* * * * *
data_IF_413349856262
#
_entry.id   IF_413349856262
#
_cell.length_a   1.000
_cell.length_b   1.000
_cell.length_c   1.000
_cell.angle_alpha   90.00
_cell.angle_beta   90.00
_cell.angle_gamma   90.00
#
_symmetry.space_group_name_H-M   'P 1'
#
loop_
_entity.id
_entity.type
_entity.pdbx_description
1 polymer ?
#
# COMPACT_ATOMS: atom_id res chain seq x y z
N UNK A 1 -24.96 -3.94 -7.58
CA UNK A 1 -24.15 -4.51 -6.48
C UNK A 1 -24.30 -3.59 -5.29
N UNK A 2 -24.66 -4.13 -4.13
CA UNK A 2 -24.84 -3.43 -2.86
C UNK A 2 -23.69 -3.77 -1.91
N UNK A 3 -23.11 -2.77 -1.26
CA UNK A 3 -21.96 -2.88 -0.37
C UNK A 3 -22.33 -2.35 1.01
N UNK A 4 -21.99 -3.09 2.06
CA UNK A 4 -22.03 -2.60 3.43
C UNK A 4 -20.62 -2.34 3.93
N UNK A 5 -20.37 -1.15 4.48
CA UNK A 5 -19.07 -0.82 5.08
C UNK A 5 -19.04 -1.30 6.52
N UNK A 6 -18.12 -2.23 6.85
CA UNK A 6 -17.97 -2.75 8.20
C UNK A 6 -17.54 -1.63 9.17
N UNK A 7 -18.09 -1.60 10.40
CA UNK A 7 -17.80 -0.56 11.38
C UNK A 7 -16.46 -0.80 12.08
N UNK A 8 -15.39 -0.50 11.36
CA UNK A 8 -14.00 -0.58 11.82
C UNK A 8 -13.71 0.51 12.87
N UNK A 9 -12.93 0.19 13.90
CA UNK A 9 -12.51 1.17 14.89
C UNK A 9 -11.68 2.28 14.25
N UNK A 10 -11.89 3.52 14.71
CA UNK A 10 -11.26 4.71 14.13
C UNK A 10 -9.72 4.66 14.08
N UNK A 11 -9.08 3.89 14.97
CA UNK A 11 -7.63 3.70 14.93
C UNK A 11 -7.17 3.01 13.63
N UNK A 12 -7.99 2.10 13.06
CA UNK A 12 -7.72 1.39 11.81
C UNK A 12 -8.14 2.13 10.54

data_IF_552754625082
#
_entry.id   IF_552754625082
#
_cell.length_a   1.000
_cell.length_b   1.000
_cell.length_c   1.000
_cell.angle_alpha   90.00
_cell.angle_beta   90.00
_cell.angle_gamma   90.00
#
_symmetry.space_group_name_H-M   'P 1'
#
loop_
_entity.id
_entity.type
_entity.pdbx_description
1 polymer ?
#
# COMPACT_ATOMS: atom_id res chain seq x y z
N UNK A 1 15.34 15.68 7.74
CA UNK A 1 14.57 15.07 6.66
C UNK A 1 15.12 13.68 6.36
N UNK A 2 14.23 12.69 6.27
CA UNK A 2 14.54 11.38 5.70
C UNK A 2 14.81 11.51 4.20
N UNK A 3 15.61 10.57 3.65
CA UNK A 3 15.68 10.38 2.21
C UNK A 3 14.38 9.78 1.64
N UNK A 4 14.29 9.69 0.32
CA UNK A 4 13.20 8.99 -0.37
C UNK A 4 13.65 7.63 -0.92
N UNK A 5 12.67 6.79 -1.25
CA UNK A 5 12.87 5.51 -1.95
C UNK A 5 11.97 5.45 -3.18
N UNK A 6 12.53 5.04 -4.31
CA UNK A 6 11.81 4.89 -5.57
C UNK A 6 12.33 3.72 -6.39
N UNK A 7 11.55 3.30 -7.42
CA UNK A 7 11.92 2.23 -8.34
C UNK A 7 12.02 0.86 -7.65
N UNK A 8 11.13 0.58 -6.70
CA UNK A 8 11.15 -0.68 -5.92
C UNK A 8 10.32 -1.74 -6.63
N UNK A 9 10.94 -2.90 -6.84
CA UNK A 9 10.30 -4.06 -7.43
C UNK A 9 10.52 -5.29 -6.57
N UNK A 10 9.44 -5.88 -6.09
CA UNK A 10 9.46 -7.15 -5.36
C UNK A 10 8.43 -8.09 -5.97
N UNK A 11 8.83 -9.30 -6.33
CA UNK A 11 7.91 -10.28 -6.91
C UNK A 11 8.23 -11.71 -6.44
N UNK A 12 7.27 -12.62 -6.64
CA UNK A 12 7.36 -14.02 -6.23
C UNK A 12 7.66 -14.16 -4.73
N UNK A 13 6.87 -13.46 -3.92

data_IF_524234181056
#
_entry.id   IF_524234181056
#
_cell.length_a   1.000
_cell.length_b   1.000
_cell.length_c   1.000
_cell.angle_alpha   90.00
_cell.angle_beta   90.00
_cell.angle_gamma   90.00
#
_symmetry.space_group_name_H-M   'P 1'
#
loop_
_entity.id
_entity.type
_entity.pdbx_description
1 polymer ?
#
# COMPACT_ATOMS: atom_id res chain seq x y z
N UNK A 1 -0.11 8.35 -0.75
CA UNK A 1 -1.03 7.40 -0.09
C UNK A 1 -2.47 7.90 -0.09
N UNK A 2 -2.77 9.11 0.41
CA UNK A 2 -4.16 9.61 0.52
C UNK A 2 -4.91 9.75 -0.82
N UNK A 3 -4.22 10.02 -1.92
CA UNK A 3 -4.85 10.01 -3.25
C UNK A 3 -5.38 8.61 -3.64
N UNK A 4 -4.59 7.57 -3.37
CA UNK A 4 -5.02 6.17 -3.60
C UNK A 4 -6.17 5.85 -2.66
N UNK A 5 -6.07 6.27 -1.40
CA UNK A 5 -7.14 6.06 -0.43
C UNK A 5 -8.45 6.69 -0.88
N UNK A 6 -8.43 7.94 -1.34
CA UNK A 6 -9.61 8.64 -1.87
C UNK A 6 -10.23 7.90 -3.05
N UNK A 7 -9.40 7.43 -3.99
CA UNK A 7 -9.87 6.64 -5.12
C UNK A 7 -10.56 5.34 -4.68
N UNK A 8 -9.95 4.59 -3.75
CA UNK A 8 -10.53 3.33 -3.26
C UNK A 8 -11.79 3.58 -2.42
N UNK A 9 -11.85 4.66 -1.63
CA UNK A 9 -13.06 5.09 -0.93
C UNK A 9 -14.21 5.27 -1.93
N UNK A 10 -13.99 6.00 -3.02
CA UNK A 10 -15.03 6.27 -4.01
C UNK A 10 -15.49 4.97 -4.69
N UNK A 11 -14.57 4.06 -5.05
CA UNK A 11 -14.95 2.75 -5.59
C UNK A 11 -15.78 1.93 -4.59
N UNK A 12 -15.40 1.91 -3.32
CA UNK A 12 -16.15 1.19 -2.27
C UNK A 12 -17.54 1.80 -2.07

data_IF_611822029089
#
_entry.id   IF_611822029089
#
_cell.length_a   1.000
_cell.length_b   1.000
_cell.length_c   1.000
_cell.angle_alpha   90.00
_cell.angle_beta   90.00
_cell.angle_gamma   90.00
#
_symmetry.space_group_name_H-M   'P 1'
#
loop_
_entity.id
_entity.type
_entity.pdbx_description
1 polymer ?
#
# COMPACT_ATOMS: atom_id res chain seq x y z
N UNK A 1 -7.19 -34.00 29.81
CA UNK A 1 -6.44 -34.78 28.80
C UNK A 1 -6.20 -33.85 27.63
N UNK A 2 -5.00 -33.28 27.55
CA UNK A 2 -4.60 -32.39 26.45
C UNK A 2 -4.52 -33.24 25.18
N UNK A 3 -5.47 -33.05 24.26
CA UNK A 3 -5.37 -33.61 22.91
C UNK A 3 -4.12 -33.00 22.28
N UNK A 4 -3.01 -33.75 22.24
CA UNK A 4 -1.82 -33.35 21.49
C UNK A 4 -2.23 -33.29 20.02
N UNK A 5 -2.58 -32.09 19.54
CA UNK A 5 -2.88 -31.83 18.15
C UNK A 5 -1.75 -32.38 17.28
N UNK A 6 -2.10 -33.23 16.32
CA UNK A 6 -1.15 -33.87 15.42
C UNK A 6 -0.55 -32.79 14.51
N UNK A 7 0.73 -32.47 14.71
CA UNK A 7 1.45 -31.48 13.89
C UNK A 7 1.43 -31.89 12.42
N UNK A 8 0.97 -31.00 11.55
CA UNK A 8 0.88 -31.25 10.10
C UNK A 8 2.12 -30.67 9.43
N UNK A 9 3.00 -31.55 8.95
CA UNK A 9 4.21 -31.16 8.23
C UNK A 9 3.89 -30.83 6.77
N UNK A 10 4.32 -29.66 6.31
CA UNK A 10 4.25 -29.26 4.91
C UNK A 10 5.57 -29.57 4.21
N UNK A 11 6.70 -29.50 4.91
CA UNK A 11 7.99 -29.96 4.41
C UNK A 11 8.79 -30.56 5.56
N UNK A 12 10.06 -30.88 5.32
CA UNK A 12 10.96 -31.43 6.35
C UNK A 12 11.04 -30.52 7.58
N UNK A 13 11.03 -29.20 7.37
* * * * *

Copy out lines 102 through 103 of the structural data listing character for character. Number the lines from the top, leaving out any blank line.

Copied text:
CA UNK A 9 10.30 -4.06 -7.43
C UNK A 9 10.52 -5.29 -6.57